New York City has obviously been an epicenter for the movement. Are there cities that you could see that also would make great tour sites that people wouldn‘t normally think of, and why those cities?

We really hope to use the Reproductive Justice Walking Tour as a prototype for other cities and locations.

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Virtually every city has tour sites if you think broadly and expansively. Reproductive justice issues are all around us, so it’s natural. For example, drugstores are everywhere, and hundreds of products for women’s care, babies’ needs are sold in them, as well as pregnancy tests, condoms and emergency contraception (we hope). Hospitals are everywhere with their maternity wards (we talk about the high maternal mortality in the U.S.) and emergency care for rape cases, or questions about hospital takeovers or service provisions for women’s needs. Gardens are everywhere – and we use one to remind people about the herbs that women used (and still do use) to try to control their fertility and “bring on” menses. Courts are everywhere with their cases of abortion access or provision (Texas, Georgia are top of the list), and cases of clinic challenges or protester challenges, current cases on allegations of using drugs while pregnant (hello, South Carolina! Wisconsin! Oklahoma!). Statehouses are everywhere. Anthony Comstock, the moralist crusader who presaged our current right wing, arrested people all over the country, sometimes for sending something in the mail. So even a post office is a site.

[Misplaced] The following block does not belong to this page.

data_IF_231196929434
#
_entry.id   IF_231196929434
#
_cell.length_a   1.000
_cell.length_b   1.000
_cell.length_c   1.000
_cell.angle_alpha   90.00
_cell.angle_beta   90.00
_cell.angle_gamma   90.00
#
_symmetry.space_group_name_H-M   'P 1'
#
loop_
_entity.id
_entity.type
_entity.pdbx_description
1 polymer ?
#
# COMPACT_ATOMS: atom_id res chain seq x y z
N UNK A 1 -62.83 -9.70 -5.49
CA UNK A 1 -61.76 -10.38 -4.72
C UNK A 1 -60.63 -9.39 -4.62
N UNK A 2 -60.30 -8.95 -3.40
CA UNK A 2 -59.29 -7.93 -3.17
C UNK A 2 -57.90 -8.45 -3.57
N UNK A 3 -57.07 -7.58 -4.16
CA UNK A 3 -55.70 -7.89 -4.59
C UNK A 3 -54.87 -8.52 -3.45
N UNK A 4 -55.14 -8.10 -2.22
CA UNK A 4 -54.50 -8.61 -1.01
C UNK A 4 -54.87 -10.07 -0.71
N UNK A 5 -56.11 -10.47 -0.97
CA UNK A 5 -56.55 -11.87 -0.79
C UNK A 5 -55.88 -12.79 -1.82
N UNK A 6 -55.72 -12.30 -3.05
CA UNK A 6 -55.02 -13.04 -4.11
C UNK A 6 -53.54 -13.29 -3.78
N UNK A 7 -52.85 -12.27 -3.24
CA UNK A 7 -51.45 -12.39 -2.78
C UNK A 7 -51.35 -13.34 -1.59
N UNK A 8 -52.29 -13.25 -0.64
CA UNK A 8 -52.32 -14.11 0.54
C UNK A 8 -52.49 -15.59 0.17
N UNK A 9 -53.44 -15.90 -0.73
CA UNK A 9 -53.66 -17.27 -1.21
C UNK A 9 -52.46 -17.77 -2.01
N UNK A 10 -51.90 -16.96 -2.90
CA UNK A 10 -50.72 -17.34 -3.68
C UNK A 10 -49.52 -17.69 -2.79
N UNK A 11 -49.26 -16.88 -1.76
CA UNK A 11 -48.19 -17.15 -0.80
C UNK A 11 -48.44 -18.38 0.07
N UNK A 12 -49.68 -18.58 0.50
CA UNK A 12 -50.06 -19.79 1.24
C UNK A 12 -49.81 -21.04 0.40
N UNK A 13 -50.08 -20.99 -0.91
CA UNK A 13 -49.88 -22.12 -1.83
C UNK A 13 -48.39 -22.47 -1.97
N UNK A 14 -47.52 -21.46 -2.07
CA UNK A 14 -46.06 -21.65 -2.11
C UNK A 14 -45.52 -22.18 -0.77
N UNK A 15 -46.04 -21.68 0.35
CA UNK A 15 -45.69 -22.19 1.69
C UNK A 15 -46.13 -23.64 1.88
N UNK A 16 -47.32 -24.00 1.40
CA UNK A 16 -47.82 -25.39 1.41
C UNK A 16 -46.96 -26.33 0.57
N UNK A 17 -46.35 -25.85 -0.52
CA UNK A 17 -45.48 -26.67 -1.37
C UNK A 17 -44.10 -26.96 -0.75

Margaret Sanger and Emma Goldman – both arrested for speaking about birth control – gave hundreds of talks at locations across the nation, as did Flo Kennedy, the African American lawyer who handled the first case challenging abortion laws in New York. There were located in our geography.

And then there are more specific sites. New York has the original site of Trojan condoms, but there were condom makers in St. Louis and Cleveland – where, in fact, today you have the Contraception Museum. Jane, of course, was in Chicago, but abortion providers who served women extra-legally (that is, outside the law) were everywhere – Portland, Oregon, Washington, DC.

This is only a slim list of the topics reproductive justice addresses. People who have had experiences live everywhere. It’s a matter of opening up our minds and our thinking. Part of the fun is actually thinking about it and doing the research. Maybe a national tour is next!